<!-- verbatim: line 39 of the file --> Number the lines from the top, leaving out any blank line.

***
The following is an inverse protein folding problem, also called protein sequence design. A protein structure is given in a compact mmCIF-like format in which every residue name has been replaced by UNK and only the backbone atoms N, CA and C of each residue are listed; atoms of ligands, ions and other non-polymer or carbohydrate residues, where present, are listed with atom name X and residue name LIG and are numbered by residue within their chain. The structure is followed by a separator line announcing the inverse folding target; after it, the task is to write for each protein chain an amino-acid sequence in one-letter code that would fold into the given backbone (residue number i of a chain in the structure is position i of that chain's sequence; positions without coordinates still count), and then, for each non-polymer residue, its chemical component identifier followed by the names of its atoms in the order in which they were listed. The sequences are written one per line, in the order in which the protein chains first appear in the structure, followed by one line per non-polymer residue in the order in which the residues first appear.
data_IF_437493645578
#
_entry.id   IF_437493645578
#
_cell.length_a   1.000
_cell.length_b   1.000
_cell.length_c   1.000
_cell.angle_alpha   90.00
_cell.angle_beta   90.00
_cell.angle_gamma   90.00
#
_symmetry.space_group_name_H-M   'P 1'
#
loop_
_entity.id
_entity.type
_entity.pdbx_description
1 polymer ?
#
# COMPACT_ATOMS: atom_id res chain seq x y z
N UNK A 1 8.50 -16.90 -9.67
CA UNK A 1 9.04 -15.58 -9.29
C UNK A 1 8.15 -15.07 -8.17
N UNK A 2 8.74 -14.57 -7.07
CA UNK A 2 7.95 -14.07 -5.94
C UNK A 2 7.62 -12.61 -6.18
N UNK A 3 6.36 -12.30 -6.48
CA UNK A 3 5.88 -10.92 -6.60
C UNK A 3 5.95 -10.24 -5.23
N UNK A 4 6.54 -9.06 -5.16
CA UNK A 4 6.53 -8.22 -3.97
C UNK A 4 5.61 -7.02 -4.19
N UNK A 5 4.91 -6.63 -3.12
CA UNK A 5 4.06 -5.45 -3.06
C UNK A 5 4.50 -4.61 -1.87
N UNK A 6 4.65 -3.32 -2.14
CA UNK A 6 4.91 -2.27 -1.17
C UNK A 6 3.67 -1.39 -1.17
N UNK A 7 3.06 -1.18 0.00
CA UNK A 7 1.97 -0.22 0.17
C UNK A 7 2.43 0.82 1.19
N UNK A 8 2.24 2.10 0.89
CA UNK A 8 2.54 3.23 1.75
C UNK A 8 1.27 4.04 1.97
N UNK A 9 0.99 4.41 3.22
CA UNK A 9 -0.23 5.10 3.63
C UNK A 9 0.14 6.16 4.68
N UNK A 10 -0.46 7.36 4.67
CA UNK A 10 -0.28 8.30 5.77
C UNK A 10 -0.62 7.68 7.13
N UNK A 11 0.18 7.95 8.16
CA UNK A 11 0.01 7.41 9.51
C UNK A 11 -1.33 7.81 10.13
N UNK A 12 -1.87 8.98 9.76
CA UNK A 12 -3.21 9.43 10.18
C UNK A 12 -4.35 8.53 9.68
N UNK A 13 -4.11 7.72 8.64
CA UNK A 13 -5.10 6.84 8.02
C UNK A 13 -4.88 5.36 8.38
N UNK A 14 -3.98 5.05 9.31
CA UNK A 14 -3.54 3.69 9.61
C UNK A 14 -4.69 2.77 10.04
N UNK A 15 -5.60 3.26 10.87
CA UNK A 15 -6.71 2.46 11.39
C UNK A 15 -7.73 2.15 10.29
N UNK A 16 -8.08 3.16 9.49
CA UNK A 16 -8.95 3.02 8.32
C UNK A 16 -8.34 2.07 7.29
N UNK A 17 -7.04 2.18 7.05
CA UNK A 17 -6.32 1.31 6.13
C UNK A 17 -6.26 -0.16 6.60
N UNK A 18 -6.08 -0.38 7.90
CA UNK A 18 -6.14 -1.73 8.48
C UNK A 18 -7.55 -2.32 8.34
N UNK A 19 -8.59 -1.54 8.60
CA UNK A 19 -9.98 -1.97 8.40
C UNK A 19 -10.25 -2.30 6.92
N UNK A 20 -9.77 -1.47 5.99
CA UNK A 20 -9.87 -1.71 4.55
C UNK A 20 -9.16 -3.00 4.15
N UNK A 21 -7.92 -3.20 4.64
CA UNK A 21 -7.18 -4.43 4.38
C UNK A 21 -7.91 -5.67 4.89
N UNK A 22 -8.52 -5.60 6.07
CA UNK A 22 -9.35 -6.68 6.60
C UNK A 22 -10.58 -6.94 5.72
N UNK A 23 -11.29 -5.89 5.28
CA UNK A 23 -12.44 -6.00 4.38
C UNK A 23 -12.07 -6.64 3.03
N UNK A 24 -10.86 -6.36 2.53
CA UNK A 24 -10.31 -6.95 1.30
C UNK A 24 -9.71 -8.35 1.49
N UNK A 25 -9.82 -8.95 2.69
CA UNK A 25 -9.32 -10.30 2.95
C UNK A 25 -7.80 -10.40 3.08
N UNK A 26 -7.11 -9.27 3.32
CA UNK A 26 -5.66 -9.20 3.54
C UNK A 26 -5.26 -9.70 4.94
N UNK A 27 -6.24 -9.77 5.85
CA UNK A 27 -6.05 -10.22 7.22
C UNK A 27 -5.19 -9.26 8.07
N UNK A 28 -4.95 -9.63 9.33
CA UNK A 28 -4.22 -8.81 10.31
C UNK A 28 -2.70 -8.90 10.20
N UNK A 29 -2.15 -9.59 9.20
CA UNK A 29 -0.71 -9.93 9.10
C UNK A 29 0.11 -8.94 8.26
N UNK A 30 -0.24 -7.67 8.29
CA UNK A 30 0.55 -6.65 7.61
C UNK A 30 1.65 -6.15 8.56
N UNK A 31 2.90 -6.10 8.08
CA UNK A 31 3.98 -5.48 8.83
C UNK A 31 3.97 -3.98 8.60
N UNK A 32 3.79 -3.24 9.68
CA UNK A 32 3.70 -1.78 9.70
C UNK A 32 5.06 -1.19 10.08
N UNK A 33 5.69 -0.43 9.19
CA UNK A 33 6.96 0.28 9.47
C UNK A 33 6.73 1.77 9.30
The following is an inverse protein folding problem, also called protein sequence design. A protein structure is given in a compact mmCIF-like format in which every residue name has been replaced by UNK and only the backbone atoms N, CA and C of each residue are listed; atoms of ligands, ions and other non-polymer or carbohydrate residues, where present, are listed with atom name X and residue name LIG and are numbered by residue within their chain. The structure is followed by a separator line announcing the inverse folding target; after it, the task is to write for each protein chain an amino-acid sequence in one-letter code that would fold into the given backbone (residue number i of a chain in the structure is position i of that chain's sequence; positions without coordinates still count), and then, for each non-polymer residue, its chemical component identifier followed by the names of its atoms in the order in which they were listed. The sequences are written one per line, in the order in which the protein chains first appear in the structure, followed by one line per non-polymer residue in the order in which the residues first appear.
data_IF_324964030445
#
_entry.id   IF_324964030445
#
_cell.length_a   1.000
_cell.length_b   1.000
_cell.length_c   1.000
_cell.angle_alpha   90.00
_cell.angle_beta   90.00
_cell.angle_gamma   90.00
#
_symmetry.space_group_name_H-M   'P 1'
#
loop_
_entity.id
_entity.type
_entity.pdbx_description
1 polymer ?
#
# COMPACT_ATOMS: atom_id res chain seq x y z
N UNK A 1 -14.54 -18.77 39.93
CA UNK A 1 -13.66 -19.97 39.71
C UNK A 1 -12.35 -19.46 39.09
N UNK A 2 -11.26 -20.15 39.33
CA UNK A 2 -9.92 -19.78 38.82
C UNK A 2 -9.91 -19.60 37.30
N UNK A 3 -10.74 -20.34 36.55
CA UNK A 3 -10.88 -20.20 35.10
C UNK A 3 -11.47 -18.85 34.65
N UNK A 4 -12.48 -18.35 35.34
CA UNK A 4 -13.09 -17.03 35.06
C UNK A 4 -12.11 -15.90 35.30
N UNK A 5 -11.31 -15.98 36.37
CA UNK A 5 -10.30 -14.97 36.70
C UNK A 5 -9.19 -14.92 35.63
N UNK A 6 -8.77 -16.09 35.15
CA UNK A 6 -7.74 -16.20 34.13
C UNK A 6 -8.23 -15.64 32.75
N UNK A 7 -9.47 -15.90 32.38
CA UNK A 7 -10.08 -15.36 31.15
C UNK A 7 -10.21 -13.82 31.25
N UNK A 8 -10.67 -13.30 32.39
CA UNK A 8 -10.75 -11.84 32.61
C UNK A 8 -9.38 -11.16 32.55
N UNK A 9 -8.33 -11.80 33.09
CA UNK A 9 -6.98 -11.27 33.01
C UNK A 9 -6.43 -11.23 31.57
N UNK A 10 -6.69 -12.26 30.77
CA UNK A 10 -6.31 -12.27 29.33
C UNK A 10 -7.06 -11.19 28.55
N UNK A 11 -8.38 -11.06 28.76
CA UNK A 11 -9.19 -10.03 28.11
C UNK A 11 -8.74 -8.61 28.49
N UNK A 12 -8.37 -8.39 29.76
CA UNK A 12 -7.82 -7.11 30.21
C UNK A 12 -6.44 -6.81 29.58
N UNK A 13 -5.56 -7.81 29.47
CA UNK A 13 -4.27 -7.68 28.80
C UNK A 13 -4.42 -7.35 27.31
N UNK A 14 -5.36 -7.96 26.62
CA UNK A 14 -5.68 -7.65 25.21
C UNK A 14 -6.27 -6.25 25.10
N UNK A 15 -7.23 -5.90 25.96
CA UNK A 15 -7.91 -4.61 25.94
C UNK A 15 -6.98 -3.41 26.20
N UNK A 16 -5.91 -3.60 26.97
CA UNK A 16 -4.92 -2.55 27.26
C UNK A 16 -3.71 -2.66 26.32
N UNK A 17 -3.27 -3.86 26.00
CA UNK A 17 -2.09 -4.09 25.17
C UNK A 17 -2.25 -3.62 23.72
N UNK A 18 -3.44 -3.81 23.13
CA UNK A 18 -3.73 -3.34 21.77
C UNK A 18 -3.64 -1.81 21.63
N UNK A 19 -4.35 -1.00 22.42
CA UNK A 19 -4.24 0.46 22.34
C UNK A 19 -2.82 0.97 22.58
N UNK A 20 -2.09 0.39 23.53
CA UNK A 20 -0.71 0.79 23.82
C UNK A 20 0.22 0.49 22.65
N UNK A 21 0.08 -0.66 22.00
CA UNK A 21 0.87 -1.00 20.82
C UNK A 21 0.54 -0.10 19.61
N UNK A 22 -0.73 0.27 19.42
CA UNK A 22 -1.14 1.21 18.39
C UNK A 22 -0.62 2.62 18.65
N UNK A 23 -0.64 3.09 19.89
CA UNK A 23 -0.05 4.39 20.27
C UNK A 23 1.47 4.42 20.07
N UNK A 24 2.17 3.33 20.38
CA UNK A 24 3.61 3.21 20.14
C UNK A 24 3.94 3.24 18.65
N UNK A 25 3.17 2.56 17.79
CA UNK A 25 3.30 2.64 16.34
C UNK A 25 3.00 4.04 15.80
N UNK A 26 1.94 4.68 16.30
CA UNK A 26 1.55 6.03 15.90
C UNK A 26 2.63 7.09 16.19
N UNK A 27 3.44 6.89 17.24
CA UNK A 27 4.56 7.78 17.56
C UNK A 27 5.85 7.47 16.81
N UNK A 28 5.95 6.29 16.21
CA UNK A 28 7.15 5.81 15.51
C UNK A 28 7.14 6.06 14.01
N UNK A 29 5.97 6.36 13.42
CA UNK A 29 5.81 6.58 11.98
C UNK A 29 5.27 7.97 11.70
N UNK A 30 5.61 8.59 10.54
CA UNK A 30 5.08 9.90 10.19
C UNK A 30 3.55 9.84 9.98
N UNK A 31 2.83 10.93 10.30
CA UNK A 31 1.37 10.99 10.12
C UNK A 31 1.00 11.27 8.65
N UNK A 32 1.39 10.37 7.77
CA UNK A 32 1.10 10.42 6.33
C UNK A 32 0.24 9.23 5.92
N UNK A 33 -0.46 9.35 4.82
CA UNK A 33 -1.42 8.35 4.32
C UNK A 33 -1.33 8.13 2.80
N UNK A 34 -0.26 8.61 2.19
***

C UNK A 6 3.67 -1.39 -1.17